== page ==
Juan de Segovia and the Fight for Peace
Christians and Muslims in the Fifteenth Century
Publication Year: 2014
Published by: University of Notre Dame Press
Title Page, Series Page, Copyright Page
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Completing this project has put me in a reflective mode, awed at the way life’s disparate threads meet. Although this endeavor began as a dissertation at the University of Minnesota, my interest in Spain had its roots in my superb Spanish...
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At the end of a research year in Spain in 2000 – 2001, which produced the bulk of the research for this book, I spent some time in the archives in Rome and then Turin. While in Turin, I discovered that a trip to Chambery’s archive...
Chapter One: The Years at the University of Salamanca
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Medieval universities had their origin in the cathedral schools, or studia, of the central Middle Ages, and in the fourteenth and fifteenth centuries official documents still referred to them by this term. Whereas the earlier universities...
Chapter Two: Contact, Conversations, and Conversion
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In his old age, Juan de Segovia held a view of Muslims that was remarkably sympathetic and counted a prominent Muslim scholar, Yça Gidelli, among his correspondents. Although he wanted Muslims to be converted, he was adamant that...
Chapter Three: The Basel Years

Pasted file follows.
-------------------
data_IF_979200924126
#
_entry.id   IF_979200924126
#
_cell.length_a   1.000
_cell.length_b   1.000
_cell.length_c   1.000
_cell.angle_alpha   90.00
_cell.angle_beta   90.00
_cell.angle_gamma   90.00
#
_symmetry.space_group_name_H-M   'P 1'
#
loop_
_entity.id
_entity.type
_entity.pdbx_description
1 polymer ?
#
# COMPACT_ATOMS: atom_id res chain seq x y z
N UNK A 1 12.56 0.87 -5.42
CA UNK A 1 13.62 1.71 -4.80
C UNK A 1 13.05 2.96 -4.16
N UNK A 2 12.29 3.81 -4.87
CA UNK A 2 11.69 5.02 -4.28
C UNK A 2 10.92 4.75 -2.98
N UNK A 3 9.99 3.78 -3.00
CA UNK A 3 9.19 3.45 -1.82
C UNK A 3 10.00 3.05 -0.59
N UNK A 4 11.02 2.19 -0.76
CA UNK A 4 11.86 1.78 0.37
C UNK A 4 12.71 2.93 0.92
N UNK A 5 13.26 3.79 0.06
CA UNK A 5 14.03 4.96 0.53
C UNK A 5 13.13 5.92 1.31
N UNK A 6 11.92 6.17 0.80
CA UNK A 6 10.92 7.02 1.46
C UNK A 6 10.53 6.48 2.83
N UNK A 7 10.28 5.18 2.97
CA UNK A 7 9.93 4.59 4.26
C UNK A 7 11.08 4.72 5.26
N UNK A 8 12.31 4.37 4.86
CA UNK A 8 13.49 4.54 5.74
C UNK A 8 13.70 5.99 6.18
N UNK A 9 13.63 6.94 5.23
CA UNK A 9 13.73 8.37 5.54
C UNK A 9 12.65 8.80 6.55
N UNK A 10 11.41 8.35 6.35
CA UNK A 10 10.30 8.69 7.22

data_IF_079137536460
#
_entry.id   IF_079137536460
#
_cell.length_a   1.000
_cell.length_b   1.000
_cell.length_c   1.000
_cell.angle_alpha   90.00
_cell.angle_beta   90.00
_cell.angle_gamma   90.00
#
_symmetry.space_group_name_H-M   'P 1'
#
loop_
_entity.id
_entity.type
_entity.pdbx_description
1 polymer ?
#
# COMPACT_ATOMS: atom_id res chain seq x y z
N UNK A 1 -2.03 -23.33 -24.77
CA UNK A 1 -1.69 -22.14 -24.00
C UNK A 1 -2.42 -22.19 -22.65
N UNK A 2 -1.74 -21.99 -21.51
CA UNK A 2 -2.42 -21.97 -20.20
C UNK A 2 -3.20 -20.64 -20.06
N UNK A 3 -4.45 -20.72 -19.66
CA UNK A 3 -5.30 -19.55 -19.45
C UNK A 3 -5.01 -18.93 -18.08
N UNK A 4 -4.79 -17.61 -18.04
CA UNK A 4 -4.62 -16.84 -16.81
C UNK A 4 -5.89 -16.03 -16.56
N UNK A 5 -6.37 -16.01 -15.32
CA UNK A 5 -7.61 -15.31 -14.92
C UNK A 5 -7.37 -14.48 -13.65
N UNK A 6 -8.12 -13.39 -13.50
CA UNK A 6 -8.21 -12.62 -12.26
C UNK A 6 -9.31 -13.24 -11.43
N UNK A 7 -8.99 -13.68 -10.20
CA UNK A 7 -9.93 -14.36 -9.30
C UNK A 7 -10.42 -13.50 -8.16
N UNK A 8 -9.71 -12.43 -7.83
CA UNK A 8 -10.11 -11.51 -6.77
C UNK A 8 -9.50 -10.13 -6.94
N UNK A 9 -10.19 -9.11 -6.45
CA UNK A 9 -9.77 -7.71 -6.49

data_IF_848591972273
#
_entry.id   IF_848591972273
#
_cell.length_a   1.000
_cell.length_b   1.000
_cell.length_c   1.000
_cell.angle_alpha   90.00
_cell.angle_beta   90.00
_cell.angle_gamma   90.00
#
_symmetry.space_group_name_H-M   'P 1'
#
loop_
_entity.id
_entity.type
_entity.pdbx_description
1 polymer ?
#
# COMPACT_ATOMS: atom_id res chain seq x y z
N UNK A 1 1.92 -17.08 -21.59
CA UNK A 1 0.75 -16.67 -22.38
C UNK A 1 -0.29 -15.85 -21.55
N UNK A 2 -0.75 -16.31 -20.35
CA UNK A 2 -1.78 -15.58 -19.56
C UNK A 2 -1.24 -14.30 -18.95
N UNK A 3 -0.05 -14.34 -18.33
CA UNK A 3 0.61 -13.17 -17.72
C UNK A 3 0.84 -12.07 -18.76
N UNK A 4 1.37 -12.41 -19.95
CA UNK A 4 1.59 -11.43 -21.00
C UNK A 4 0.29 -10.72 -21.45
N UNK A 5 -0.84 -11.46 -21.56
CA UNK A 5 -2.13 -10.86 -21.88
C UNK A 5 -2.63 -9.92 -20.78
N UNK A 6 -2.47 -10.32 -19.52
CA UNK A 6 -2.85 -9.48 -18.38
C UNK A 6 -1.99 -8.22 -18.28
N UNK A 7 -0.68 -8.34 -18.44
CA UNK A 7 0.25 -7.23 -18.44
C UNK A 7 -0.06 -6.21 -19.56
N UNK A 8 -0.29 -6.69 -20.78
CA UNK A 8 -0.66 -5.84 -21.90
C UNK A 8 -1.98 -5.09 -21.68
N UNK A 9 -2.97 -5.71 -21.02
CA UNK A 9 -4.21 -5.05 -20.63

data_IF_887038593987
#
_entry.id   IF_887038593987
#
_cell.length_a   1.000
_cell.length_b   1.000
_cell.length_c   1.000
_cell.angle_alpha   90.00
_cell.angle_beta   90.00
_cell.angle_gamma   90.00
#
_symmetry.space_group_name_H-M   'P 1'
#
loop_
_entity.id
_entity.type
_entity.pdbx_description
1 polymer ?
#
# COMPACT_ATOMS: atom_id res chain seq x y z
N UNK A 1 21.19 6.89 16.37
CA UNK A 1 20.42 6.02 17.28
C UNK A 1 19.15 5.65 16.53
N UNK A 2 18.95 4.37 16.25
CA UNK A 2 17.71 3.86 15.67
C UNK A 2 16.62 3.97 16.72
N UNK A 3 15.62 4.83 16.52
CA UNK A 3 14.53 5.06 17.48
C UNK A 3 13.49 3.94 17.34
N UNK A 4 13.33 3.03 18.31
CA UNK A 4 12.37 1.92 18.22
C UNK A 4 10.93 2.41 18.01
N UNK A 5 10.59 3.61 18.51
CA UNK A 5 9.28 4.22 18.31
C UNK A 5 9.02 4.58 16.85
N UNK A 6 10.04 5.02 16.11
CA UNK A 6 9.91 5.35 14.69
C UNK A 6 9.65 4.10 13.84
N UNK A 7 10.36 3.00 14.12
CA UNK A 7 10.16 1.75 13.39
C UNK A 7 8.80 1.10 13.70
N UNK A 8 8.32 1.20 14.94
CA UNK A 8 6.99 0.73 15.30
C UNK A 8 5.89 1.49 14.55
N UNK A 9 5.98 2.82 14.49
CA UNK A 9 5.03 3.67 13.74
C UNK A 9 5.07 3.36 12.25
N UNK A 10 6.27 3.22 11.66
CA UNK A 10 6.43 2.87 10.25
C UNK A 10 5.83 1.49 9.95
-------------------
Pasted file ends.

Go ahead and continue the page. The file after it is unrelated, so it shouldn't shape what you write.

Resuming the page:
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Juan Alfonso de Segovia did not merely attend the Council of Basel: he was one of its most active members. Respected at Salamanca already, at Basel he earned an international reputation and became one of Europe’s leading intellectuals. He served...
Chapter Four: Converting Fellow Christians
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The next two chapters examine Juan de Segovia’s main preoccupation after Basel, in the final years of his life. During this time, he concerned himself with polemic on two fronts. One line of argument was directed against European...
Chapter Five: Converting Muslims
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Juan de Segovia was not content merely to reject war and other solutions to the Turkish problem. He offered a solution of his own, which involved persuading Muslims of the wrongness of their beliefs and telling them the truth about Christianity...
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It is humbling to observe that Juan de Segovia, who was one of Europe’s finest intellects and who had personally known and addressed popes, kings, and emperors, had so little impact after death on the goals most important to him...
Appendix 1: Excerpt from Juan de Segovia, Repetitio de fide catholica
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Appendix 2: Excerpt from Juan de Segovia, De mittendo gladio divini Spiritus in corda sarracenorum
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Appendix 3: Excerpt from Juan de Segovia, Letter to Nicholas of Cusa, December 2, 1454
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About the Author, Back Cover
Page Count: 416
Publication Year: 2014